Review: Quality of Life

The film may look like an overlit Collective Soul music video, but its stars give it grit.

Quality of Life
Photo: Frontier Films

Lane Garrison really riles up the crowd at my place whenever Tweener shows up on Prison Break to put a kink in Michael Scofield’s plans. He’s the shrillest, least interesting part of the nail-biting FOX show, but he’s the illest part of Benjamin Morgan’s Quality of Life, the story of two young graffiti artists from San Francisco whose friendship is destined for disaster. Garrison, as Michael, and Brian Burnam, as Curtis, are going nowhere fast, painting houses for Michael’s brother by day and graffiting walls, cars, and posters by night, but after a few pep talks—one righteous, one laced with Buddhist wisdom—Michael heads toward the straight and narrow, leaving his friend to his desperate alpha-punk devices. The angles Morgan gets on his characters are eye-catching but not particularly edgy: The film’s aesthetic often suggests a Modern Living editor’s take on a graffiti-ridden hood, but Morgan is almost chill for not trying to front ghetto idolatry—Larry Clark style. The film may look like an overlit Collective Soul music video, but its stars give it grit—like two shoe-shining street urchins scratching up a rich man’s loafers, or, as in one scene, smacking the tomato sauce from a slice of pizza onto a pair of new sneakers. So, a film about graffiti with the texture of a doodle, but a lovely doodle nonetheless, especially during scenes where Michael and Curtis are hanging out, stealing spray cans, or working their way into a friend’s art gallery. Their camaraderie is an authentic mix of love and simmering resentment, a synergy that extends to other great moments, like Curtis trying to convince his girlfriend to stay with him after she threatens to leave with her child. When Michael puts his portfolio together and tries to pitch his work at a graphic design agency, the schematic scene talks itself into oblivion (the boy has mad skillz but only kids with college educations need apply—blah blah blah), but, damn, if Garrison doesn’t sell a really credible show of fear, embarrassment, and pride as a dressed-up Curtis prepares to sell out.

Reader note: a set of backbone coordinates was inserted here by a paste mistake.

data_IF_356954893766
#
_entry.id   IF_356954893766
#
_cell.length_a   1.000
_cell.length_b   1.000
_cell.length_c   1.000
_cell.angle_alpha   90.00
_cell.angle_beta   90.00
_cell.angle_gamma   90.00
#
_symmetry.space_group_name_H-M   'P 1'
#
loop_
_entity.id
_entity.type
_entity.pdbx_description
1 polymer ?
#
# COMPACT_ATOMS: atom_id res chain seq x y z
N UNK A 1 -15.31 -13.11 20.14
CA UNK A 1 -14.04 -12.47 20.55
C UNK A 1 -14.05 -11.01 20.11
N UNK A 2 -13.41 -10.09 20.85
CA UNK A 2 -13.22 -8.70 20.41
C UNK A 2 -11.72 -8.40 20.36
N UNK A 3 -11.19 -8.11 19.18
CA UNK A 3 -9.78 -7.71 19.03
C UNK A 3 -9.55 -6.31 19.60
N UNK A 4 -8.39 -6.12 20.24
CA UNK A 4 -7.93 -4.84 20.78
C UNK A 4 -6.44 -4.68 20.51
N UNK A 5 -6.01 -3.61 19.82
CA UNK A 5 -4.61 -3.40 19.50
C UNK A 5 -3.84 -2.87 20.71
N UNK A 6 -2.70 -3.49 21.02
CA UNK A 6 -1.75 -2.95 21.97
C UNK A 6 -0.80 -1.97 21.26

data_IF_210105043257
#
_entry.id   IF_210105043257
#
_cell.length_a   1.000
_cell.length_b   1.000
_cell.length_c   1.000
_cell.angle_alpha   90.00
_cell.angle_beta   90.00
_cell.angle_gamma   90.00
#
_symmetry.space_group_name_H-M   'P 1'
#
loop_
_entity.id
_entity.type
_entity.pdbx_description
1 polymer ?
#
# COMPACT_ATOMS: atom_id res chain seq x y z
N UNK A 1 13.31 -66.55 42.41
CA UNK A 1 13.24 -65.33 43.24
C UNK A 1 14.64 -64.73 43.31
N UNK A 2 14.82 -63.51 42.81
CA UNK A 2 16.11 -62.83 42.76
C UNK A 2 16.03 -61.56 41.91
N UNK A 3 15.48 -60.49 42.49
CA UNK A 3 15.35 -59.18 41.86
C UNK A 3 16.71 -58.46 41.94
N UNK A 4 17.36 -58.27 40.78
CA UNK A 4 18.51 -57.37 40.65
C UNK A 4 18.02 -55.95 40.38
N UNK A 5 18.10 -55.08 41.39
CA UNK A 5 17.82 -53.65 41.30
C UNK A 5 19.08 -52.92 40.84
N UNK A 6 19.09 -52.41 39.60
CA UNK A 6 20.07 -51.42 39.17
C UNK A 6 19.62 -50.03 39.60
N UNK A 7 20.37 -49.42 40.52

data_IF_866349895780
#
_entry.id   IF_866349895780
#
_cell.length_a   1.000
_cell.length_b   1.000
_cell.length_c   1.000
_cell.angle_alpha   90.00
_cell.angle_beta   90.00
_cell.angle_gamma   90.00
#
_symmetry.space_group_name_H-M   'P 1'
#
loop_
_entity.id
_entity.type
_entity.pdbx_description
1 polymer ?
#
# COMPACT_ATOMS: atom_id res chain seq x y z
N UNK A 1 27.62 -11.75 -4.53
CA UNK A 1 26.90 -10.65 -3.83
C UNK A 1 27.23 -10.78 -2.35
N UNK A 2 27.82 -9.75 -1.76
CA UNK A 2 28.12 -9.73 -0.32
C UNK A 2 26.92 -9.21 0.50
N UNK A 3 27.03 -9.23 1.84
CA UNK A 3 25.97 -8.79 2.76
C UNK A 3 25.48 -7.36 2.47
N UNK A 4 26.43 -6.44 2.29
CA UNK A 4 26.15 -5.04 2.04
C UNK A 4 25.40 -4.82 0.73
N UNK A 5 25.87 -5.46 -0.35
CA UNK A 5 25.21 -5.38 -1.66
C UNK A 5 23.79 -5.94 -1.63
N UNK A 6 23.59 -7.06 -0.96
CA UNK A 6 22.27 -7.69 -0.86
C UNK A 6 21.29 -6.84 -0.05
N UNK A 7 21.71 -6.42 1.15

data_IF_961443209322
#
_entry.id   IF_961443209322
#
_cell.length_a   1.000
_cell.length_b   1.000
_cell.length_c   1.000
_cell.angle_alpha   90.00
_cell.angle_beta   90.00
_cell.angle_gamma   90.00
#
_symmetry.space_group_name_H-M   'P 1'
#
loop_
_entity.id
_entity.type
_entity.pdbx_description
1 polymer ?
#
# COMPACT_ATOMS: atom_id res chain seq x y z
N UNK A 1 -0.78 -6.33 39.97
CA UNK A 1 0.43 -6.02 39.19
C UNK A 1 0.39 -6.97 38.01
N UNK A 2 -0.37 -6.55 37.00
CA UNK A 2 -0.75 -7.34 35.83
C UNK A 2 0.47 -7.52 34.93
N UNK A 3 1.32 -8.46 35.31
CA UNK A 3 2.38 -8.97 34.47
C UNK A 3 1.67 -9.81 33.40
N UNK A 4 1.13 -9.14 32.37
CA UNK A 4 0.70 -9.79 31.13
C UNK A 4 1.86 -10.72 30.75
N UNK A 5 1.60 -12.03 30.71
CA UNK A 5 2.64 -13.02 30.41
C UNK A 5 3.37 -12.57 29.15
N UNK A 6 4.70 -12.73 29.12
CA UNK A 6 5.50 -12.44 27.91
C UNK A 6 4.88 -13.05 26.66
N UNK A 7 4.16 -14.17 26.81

Cast: Lane Garrison, Brian Burnam, Luis Saguar, Mackenzie Firgens, Tajai, Fred Pitts, Ezra Stanley  Director: Benjamin Morgan  Screenwriter: Brian Burnam, Benjamin Morgan  Distributor: Frontier Films  Running Time: 85 min  Rating: NR  Year: 2004  Buy: Video

Ed Gonzalez

Ed Gonzalez is the co-founder of Slant Magazine. His writing has also appeared in The Village Voice and The Los Angeles Times. He’s a member of the New York Film Critics Circle, the Critics Choice Association, and the Latino Entertainment Journalists Association.

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